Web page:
I have been blessed with three wonderful grandchildren, all of whom I don’t see often enough. Two live in the Nashville, TN area, and one lives in Naples, FL. This month, I will see all three, and I’m thrilled. I recently made a trip to Naples and saw Gracey singing the national anthem with her 5th grade class. Gracey, at 11 years old, is not only my singing granddaughter, she is also taking ukulele lessons  and is becoming quite good. Luke, my only grandson who is also 11, is, I’m told, quite the Ninja warrior. I hope to see him demonstrate his skills when I’m in Tennessee later this month. Carli, the “baby” of the group at 10 years old, is my figure skater. I’ve seen pictures of her skating but have never seen her actually on the ice. All three are my pride and joy. I have given each a diary hoping they will record their lives the same way I’ve done. They are my treasures, and I love them all. God bless Gracey, Luke, and Carli and their families . Here they are in a photo taken several years ago.


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The Gift-Givers

I’m sure all of you have heard of the seven dwarves. They were fiction, but “Laughing Man,” “Hand holder,” and “Smiley” are all for-real people. My very talented and creative daughter Robin goes to nursing homes and retirement centers and works with patients–sometimes just talking with them, other times singing to them, or just being there as a friend. After returning to the same group many times, she learned that she had one lady who was forever smiling, thus the name “Smiley.” Smiling was obviously this lady’s gift to the group. Another lady, if you sat down next to her, she would grab your hand, so Robin delegated her the “Hand Holder.” Her third designated gift-giver was a man who laughed, even when something was not funny making everyone laugh with him. Eventually, Robin took her daughter, my granddaughter, with her and introduced her to all of the wonderful characters she encountered in these places. Gracey then had the joy of meeting her mother’s friends and, along with her mother, received their “gifts.”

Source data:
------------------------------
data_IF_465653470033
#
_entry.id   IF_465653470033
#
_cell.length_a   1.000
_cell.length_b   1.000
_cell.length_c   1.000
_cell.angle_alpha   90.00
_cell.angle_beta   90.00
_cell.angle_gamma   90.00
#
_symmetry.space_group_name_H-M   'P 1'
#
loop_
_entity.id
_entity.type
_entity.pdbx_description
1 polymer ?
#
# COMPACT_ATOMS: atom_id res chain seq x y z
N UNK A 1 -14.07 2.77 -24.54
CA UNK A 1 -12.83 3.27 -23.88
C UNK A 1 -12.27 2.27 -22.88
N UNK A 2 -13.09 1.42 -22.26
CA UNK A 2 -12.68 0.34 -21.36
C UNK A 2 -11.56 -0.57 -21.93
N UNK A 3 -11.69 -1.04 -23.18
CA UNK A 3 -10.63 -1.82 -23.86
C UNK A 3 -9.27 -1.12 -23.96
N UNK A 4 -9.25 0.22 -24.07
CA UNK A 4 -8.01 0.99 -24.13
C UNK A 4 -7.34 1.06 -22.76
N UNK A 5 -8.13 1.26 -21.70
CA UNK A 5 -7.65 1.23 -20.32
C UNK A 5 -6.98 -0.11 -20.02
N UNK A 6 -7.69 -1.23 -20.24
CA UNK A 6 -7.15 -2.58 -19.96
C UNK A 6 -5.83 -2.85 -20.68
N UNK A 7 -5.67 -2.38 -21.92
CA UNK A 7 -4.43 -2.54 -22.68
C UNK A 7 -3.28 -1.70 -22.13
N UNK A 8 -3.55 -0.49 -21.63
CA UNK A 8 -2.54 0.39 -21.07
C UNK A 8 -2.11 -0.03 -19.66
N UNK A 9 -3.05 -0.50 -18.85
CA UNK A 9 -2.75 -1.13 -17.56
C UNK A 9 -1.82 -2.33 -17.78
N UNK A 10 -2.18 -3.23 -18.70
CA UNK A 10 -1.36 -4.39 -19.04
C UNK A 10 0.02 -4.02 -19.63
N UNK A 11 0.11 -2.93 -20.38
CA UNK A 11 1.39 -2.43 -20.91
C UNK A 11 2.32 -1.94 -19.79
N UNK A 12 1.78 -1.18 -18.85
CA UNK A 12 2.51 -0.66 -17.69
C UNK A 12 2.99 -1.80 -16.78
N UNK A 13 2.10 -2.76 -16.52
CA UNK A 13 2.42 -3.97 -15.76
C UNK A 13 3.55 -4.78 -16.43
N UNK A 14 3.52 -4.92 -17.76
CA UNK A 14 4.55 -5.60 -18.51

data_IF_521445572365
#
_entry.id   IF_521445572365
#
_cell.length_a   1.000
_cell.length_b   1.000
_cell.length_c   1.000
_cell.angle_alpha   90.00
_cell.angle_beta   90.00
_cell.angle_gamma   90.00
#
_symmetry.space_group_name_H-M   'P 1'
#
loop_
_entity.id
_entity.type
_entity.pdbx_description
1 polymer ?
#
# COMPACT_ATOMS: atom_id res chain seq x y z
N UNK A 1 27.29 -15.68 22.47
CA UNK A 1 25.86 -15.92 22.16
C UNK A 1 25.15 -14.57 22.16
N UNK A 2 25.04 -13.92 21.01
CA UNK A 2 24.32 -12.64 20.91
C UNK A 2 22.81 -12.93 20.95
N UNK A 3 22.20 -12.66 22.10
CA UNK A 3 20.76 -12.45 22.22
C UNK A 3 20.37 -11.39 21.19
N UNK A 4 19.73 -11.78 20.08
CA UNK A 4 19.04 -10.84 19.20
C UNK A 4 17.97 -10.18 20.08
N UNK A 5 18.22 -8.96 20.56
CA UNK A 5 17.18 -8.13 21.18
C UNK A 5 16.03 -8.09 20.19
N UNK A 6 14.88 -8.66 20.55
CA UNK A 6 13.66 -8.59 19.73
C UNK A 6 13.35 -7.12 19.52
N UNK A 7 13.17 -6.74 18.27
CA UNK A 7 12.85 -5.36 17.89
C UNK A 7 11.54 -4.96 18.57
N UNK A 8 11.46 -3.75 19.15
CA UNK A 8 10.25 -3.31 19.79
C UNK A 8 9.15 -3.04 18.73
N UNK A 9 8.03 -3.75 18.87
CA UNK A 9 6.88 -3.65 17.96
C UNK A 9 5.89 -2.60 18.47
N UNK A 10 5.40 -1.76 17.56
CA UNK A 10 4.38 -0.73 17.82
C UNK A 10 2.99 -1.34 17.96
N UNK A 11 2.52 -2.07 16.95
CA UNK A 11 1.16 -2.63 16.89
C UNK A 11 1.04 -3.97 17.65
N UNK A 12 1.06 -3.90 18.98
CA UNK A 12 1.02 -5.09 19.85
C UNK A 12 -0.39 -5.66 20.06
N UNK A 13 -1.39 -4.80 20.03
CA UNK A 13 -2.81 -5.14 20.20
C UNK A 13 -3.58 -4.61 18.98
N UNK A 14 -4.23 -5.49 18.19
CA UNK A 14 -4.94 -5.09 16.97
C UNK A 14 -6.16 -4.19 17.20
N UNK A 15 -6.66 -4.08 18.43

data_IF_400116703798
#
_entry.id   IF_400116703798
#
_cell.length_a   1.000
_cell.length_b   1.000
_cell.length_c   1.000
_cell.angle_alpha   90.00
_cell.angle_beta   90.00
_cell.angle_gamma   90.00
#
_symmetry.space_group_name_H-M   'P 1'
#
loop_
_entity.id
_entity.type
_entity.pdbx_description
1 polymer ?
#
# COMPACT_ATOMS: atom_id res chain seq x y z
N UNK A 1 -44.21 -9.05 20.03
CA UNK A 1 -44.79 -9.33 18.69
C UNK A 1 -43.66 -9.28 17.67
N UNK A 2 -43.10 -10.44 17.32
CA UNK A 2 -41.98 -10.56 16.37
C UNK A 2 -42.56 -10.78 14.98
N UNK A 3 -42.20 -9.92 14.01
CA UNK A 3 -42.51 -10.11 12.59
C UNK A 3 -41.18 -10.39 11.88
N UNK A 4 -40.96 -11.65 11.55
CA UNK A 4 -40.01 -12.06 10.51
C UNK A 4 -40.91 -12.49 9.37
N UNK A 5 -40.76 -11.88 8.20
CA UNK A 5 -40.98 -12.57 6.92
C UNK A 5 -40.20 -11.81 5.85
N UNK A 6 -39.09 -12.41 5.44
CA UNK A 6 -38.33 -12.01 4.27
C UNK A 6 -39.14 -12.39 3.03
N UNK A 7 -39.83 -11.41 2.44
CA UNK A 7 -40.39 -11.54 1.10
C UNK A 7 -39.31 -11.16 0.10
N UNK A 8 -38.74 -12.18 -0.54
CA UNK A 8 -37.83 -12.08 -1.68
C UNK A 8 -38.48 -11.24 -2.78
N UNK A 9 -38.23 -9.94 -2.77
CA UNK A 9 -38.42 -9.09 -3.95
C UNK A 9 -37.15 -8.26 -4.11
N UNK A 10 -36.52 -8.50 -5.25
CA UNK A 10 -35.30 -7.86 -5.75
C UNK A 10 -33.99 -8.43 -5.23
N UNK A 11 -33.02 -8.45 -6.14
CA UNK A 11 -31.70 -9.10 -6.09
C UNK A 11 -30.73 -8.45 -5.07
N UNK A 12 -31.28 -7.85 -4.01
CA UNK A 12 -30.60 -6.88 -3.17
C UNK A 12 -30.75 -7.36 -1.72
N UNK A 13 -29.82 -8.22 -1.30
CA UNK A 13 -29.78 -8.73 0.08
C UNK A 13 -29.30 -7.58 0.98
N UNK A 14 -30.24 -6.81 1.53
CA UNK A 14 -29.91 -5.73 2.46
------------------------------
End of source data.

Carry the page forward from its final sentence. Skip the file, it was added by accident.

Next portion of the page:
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Where Do Diaries Go?

I have kept a diary/journal for 62 of my 78 years. I have not written every day but frequently. I have mostly covered my life and thoughts, but I have also included many news items and things to remember. I would say that my journal is amateurish, poignant, romantic, sexy, scandalous, insightful and everything that a personal journal would be. It deals with raising three children, serving four years in the U. S. Navy, confronting my gay self, getting a divorce, being outed by my daughter, years of counseling. I have no idea what to do with this journal as I am not the one to justify its worth or non-worth. I have no idea how many people keep a journal today, but I would imagine it is somewhat unique as most start a journal and then lose interest over the years. I have memories of my life from 1954 to now. What started as writing my journals by hand is now typing up my journal and pasting each new day into my computer’s hard drive every morning. Let me know if you have any ideas. I would appreciate it.


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Diverse and Inclusive

I attend a unique church, a Christian church that is radically diverse in its worship and membership. It is sometimes referred to as the “gay church.” The denomination, Metropolitan Community Churches, was founded in California years ago and is now serving LGBTQ communities all over the globe. The pastor of my church is a woman who has a woman partner. The services are exciting, upbeat with an emphasis on Christ’s admonition to go into the world and tell the “good news.” I’m sure some wonder what in the world a church like this one can accomplish other than making gay people feel better. That’s not the main goal at all. This church is as alive as any other church and more alive than many in the world of Protestant and Catholic churches. I love my church as I had nearly given up on membership in a worshiping community. I was raised Southern Baptist and was taught that, as a gay man, I was an abomination. I was leery of King of Peace when I first started attending and feared someone would see me enter its doors. Not now. I love the people, the pastor, the worship services, and the awesome music. Recently, a group in the church sang “In The Sweet By and By.” The group consisted of a harmonica player, a banjo player, an accordion player, and a vocalist. The banjo player was a man with a blond wig, wearing a skirt. When the group finished their presentation, the congregation applauded. As I said, we are radically diverse and radically inclusive. Praise God! Check out my church by going to

This patriotic video was shown on 9/11/16: